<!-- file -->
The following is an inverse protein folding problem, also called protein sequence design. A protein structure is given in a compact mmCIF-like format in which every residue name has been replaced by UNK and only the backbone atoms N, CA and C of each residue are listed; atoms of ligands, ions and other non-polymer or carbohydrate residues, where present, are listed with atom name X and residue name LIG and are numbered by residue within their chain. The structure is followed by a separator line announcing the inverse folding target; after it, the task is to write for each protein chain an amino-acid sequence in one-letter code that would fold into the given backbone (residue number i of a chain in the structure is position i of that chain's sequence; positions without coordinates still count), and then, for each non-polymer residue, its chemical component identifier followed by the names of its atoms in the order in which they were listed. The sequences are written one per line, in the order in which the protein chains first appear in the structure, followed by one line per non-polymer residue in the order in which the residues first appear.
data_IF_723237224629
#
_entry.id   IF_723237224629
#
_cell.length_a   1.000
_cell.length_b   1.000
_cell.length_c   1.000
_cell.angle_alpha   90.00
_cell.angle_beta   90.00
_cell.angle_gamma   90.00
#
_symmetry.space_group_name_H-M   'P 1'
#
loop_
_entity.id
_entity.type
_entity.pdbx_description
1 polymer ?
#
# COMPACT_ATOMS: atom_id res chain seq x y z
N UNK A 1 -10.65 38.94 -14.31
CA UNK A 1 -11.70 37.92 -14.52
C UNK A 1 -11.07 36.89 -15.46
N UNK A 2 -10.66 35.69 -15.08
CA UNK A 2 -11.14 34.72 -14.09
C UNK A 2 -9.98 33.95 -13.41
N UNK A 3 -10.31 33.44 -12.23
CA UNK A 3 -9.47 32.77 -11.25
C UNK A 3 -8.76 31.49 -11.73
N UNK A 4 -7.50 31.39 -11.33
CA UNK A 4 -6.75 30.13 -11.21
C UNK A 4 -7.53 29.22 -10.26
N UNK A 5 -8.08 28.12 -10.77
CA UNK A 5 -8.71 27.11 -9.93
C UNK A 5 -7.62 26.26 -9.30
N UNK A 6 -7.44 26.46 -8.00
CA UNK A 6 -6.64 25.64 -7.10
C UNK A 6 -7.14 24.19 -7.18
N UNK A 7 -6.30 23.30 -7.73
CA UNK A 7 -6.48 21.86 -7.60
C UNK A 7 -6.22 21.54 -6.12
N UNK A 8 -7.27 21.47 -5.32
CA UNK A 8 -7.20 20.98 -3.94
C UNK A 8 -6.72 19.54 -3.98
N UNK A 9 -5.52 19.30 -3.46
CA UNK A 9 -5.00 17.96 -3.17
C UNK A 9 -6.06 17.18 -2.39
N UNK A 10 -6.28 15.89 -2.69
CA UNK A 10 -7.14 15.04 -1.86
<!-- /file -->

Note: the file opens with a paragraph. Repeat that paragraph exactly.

The following is an inverse protein folding problem, also called protein sequence design. A protein structure is given in a compact mmCIF-like format in which every residue name has been replaced by UNK and only the backbone atoms N, CA and C of each residue are listed; atoms of ligands, ions and other non-polymer or carbohydrate residues, where present, are listed with atom name X and residue name LIG and are numbered by residue within their chain. The structure is followed by a separator line announcing the inverse folding target; after it, the task is to write for each protein chain an amino-acid sequence in one-letter code that would fold into the given backbone (residue number i of a chain in the structure is position i of that chain's sequence; positions without coordinates still count), and then, for each non-polymer residue, its chemical component identifier followed by the names of its atoms in the order in which they were listed. The sequences are written one per line, in the order in which the protein chains first appear in the structure, followed by one line per non-polymer residue in the order in which the residues first appear.